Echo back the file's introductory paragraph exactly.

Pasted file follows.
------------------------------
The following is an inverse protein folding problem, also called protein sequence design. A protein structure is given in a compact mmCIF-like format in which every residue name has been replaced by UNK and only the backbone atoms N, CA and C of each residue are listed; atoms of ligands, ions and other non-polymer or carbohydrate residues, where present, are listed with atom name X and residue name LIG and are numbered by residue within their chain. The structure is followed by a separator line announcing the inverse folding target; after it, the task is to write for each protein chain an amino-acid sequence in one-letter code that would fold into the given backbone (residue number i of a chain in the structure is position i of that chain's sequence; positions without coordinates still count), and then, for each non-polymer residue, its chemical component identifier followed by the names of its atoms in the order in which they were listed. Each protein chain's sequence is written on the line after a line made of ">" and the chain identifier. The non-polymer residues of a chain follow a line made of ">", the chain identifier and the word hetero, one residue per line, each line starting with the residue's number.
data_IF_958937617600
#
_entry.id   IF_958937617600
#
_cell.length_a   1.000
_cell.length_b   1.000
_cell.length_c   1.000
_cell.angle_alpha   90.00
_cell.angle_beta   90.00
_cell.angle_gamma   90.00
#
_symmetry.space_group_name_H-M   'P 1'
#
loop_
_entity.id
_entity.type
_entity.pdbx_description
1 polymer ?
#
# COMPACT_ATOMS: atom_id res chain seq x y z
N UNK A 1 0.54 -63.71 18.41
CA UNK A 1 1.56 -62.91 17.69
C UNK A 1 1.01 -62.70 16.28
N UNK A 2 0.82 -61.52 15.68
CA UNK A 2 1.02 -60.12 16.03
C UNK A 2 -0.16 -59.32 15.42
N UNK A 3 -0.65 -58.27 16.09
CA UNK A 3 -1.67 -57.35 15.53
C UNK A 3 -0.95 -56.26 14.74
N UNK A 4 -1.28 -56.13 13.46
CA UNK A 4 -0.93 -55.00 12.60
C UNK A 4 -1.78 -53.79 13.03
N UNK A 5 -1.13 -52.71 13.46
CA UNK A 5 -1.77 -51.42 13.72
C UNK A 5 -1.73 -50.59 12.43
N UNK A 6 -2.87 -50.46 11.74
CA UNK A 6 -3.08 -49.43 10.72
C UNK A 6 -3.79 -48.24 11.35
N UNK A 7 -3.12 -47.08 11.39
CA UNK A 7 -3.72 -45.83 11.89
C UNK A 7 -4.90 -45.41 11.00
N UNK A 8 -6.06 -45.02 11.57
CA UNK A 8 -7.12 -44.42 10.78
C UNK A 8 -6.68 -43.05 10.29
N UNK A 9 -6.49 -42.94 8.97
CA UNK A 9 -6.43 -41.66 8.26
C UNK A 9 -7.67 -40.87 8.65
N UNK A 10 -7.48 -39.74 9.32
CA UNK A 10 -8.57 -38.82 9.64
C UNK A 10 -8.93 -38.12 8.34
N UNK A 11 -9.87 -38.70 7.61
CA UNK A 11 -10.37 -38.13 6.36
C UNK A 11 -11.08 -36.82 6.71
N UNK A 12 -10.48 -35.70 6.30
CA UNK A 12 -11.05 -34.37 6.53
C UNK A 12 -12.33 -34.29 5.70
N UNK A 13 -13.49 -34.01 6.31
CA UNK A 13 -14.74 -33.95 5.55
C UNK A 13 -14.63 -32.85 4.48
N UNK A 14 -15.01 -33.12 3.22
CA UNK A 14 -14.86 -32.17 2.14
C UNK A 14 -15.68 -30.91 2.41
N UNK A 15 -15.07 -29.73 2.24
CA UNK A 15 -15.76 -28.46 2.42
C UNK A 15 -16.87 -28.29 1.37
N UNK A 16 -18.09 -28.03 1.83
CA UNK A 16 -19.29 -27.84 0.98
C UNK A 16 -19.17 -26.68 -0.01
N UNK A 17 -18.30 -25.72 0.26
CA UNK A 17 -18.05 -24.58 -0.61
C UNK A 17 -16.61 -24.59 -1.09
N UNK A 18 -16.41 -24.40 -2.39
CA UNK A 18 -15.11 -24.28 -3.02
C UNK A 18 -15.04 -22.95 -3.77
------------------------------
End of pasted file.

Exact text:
The following is an inverse protein folding problem, also called protein sequence design. A protein structure is given in a compact mmCIF-like format in which every residue name has been replaced by UNK and only the backbone atoms N, CA and C of each residue are listed; atoms of ligands, ions and other non-polymer or carbohydrate residues, where present, are listed with atom name X and residue name LIG and are numbered by residue within their chain. The structure is followed by a separator line announcing the inverse folding target; after it, the task is to write for each protein chain an amino-acid sequence in one-letter code that would fold into the given backbone (residue number i of a chain in the structure is position i of that chain's sequence; positions without coordinates still count), and then, for each non-polymer residue, its chemical component identifier followed by the names of its atoms in the order in which they were listed. Each protein chain's sequence is written on the line after a line made of ">" and the chain identifier. The non-polymer residues of a chain follow a line made of ">", the chain identifier and the word hetero, one residue per line, each line starting with the residue's number.